The discussion is about human beings: Mexican citizens who have felt it necessary to leave $3.50 per week jobs to find $3.50 per hour jobs in the United States to feed their families. The United States guesses that there are 3 million people who fit under this category, but that's probably a low-ball figure.

The two men are also tiptoeing around the word "amnesty." Amnesty is a dirty, dirty word that would give these workers way more privileges than America is willing to let them have. After all, we have always been a nation that creates and mistreats second-class citizens.

But the phrase "worker-program" is being tossed around because of two things: Fox's need to look after the welfare of his people, and Bush's surprisingly intuitive recognition that the U.S. economy thrives upon this very labor.

The U.S. economy was founded upon free slave labor that created a cotton market that the government then taxed. Free labor is what made this filthy rich nation. And it's cheap labor that now keeps us on top. With this in mind, one can only wonder what goes on inside Fox's interior monologue as he is forced to come to Washington, D.C. to discuss our corrupt behavior in civilized tones.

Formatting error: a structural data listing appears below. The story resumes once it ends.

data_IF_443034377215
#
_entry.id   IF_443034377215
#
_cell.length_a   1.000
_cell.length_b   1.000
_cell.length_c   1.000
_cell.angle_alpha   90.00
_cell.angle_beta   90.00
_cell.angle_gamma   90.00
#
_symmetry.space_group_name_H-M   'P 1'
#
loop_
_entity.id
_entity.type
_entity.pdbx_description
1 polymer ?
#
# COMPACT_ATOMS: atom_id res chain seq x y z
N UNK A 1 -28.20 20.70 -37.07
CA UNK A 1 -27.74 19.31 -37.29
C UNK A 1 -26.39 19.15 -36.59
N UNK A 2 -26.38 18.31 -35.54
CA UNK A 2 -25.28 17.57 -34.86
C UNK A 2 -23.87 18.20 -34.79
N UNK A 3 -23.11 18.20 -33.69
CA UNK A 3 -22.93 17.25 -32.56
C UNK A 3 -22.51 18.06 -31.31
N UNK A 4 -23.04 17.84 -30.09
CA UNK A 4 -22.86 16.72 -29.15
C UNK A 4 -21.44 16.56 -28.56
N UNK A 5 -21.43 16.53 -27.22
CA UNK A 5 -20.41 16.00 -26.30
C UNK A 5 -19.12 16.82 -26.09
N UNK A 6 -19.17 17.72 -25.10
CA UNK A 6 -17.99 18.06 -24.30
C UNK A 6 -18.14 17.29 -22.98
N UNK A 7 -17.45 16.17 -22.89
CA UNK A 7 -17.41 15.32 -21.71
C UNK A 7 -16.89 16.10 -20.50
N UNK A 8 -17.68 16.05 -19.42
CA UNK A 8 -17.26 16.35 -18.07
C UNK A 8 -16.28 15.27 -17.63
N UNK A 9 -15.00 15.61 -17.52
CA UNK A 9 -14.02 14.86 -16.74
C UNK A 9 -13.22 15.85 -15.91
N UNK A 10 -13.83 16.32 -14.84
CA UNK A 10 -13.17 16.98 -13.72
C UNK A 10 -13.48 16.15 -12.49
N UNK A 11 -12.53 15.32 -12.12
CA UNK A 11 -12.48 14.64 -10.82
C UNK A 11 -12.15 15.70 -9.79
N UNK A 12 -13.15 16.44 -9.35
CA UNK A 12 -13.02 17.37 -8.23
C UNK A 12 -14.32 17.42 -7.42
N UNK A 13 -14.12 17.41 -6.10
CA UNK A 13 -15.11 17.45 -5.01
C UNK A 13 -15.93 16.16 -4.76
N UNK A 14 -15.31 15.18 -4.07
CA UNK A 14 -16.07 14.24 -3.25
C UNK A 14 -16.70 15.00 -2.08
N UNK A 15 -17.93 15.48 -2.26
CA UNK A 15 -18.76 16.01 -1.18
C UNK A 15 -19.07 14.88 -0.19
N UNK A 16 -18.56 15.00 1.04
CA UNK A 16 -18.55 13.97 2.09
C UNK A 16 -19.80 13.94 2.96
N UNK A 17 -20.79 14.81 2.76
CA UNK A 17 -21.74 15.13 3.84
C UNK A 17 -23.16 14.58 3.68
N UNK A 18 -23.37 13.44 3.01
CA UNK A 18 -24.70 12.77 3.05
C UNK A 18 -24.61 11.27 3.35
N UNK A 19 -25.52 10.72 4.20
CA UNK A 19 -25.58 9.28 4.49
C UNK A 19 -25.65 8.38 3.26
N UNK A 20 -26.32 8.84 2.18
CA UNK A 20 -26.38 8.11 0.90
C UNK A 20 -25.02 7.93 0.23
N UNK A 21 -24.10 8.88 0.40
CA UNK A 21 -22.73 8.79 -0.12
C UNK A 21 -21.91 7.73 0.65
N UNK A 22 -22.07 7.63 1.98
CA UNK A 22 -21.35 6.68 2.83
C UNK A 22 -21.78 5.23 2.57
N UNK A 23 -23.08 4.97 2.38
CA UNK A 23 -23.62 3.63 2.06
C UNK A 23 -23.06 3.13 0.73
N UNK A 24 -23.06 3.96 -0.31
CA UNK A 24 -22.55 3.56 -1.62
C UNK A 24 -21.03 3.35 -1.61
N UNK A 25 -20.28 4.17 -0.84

Today, perhaps a little progress can be made. At the very least, Fox is brilliant and an excellent orator. It will be a Fox 101 crash course in presidency for W.

Laura Winsky senior majoring in Spanish and political science. She can be reached at

Headline Photo

Illustration by Josh Hagler

Bush must send the right message